Now on to the radon example. They code the accuracy of forecasts as a -1. Huh? Are they claiming that home radon exposure actually saves lives? Sure, I know that some people make that claim, but my impression is that it’s a minority view and hardly a reasonable summary of expert consensus here. They next write that the proposed action involved “substantial government intervention.” I don’t think this is right at all. The EPA recommends that homeowners test their houses for radon and to remediate if the measurement exceeds a specified level. We have argued that these recommendations are far from optimal, but I’d hardly call such recommendations to be “substantial government intervention.” The next claim is that these policies (recommending measurement and intervention) where “harmful.” I don’t see such clarity here. As we discussed in our research paper, it’s a tradeoff between dollars and lives. You can make the claim that the tradeoff was, in aggregate, too expensive and thus the policies were harmful, but this hardly seems clear to me. I’d guess that most observers would consider the policies to be effective in that they saved lives at a reasonable cost. (See Table 5 of our paper for some estimates for cost per lives saved under various decision rules and various assumptions about risk.)

P.S. The latest date on any of these documents is 31 Mar 2011, so perhaps the authors have given up on the project. Which seems too bad, but given what they had so far, I think if they wanted to continue, they’d need to scrap it and start all over. I’ve had various research ideas that I ended up quitting on because they just didn’t work; this could be such an idea of theirs.

The outdated nature of all this made me wonder if I should post on it at all. But I think the general issues are interesting enough that it was worth a look.


  1. zbicyclist says:

    Thanks for commenting on this. Armstrong certainly has a justified reputation in forecasting – I’m about 18 inches from his “Principles of Forecasting” as I sit here at my desk. He also has a good website on the Delphi technique, which I’ve used in the forecasting classes I teach as an adjunct to show this method.

    But I’ve also been using this article both to illustrate how you would use analogies to forecast and the dangers of using analogies to forecast. There seemed to be political bias in this (remember Armstrong’s offer to bet with Al Gore?), and it seemed clear to me that the selection of analogies and their method of presentation could be a source of bias.

    For example, consider the treatment of Rachel Carson’s Silent Spring. Green and Armstrong focus entirely on the banning of DDT, and they are likely correct that this complete ban was overdone (this is not my area of expertise). But, from my perspective, Carson’s book had a much larger positive effect on consciousness which has led to many positive effects.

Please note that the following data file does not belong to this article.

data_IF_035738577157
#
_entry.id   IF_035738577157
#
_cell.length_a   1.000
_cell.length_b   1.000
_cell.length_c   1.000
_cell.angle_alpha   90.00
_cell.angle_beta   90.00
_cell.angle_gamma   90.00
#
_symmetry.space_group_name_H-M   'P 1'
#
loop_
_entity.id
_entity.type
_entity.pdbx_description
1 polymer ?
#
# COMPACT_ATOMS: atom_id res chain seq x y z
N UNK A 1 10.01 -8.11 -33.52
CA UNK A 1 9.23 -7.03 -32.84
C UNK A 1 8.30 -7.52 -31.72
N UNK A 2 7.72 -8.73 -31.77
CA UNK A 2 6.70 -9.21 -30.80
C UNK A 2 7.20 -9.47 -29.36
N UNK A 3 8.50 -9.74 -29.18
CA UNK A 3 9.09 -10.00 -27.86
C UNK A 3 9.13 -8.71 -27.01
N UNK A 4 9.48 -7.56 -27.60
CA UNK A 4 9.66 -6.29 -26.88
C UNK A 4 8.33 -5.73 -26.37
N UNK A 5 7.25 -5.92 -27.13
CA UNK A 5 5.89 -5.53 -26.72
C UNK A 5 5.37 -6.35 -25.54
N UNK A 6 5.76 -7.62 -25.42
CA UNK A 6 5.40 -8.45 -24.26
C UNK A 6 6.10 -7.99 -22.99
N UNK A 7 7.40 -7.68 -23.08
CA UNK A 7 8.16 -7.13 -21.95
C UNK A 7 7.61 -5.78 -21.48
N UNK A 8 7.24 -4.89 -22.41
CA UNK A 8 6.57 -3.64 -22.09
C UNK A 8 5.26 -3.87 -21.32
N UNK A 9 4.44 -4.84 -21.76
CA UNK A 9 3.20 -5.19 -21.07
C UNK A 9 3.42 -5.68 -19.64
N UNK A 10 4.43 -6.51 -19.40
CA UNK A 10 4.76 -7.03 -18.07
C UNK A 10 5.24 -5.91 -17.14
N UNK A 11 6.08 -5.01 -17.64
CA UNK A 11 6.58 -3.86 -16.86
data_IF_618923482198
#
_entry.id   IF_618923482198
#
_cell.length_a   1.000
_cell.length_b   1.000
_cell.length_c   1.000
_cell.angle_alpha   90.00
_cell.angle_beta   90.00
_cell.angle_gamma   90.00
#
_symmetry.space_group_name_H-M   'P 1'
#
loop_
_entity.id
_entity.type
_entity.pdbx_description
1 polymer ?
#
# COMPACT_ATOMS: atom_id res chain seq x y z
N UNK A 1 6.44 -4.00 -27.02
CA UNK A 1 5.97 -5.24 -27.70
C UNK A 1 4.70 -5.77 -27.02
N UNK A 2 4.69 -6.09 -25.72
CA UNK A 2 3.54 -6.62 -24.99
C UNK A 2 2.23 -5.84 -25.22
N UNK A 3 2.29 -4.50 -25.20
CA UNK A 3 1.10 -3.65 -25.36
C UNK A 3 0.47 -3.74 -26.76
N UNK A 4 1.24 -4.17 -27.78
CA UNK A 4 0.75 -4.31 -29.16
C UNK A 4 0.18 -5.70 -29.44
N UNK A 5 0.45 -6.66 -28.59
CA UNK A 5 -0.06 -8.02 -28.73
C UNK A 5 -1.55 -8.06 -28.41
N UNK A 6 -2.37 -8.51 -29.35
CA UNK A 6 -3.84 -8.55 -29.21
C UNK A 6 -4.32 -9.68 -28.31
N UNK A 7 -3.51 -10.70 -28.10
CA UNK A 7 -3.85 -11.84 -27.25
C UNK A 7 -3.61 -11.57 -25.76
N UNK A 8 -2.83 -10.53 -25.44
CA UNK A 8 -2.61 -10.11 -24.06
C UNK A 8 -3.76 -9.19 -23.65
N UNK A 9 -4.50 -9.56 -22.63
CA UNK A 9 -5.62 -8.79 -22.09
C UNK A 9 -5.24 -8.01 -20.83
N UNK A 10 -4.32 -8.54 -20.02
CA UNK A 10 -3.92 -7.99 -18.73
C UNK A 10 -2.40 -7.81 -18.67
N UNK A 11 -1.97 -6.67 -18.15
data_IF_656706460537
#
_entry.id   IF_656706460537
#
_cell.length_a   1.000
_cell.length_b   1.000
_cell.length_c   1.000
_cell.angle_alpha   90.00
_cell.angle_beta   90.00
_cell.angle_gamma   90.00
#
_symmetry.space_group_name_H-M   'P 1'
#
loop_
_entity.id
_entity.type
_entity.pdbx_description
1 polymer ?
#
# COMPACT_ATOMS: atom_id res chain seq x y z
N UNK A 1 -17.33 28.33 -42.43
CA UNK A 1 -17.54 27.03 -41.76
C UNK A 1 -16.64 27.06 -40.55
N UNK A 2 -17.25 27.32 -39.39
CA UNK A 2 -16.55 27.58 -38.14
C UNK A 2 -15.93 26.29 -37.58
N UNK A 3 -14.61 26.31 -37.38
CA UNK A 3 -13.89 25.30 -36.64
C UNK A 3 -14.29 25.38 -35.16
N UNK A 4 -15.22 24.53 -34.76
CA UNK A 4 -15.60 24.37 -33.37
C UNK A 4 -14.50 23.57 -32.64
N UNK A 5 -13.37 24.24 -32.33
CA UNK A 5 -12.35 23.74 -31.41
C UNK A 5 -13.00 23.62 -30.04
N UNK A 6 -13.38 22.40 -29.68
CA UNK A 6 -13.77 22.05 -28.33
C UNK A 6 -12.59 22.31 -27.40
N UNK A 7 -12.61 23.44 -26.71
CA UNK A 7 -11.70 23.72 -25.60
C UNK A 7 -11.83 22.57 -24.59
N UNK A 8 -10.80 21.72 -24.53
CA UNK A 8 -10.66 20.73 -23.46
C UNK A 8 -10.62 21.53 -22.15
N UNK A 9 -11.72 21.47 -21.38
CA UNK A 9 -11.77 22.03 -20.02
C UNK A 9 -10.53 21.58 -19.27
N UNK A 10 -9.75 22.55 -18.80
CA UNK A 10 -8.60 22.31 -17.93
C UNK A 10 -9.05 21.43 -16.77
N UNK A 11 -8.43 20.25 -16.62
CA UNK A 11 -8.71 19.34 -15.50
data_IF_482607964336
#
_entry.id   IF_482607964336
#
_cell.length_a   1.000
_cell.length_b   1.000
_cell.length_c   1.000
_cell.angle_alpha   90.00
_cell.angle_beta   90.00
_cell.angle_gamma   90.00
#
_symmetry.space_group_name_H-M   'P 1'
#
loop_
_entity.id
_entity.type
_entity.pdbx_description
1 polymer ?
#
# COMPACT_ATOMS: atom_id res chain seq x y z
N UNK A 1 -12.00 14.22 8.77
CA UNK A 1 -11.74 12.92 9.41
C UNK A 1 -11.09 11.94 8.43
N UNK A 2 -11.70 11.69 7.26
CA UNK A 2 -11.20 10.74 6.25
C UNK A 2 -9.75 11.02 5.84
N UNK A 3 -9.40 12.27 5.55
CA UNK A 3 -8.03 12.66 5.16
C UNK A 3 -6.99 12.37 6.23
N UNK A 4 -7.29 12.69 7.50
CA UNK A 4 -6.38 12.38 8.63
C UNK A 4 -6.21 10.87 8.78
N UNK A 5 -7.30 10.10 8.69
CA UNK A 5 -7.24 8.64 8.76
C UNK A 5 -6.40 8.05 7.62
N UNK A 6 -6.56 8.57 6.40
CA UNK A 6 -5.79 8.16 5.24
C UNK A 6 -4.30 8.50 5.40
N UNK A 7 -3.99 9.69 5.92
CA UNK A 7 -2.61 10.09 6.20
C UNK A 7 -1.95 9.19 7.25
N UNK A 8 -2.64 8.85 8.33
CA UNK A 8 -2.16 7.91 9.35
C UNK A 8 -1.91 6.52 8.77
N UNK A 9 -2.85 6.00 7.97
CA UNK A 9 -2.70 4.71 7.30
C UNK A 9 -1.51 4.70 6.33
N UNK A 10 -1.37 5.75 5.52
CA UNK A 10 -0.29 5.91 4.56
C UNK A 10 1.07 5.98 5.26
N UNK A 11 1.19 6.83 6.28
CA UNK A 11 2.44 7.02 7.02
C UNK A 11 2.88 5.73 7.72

2. LemmusLemmus says:

    The screenshot of the coding system is more or less unreadable.

  3. John Mashey says:

    Here is some data:
    1) DeSmogBlog profiles:
    Scott Armstrong.
    Read list of relevant publications.

    Kesten Green
    “As have other environmental alarms before it, the dangerous man-made global warming alarm will fade. Unfortunately, policies that make most people worse off have and will be implemented. We would be better off if we didn’t keep repeating the same old mistakes.”

    WIllioe Soon, their (asyrophysicist) coauthor of paper pooh-poohing any threat to polar bears.

    2) Gavin Schmidt (NASA GISS climate scientist) commentary on one of the their papers.
    Their paper applied “scientific forecasting” to climate modeling and found it very deficient. Gavin:
    “G+A’s recent foray into climate science might therefore be a good case study for why their principles have not won wide acceptance. In the spirit of their technique, we’ll use a scientific methodology – let’s call it ‘the principles of cross-disciplinary acceptance’ (TM pending). For each principle, we assign a numerical score between -2 and 2, and the average will be our ‘scientific’ conclusion…

    Principle 1: When moving into a new field, don’t assume you know everything about it because you read a review and none of the primary literature.

    Score: -2
    G+A appear to have only read one chapter of the IPCC report (Chap 8), and an un-peer reviewed hatchet job on the Stern report. Not a very good start…

    Principle 2: Talk to people who are doing what you are concerned about.

    Score: -2
    Of the roughly 20 climate modelling groups in the world, and hundreds of associated researchers, G+A appear to have talked to none of them. Strike 2.”

    Basically, they believe their “scientific forecast” overrides physics like conservation of energy, greenhouse effect.

    3) See pp.111-112 of Strange Scholarship in the Wegman Report.
    Armstrong is well-glued in with Willie Soon, Fred Singer, Heartland Institute, CATO, Energy and Environment,etc climate anti-science.

    I’d suggest that the goal of this was to conclude that any conccern over global climate change was unwarranted.

    • Andrew says:


      Perhaps a good analogy would be the scientists from the 1930s and 1940s who were members of the Communist Party. Some of them did great science but their judgment seemed to evaporate when they came too close to sensitive topics.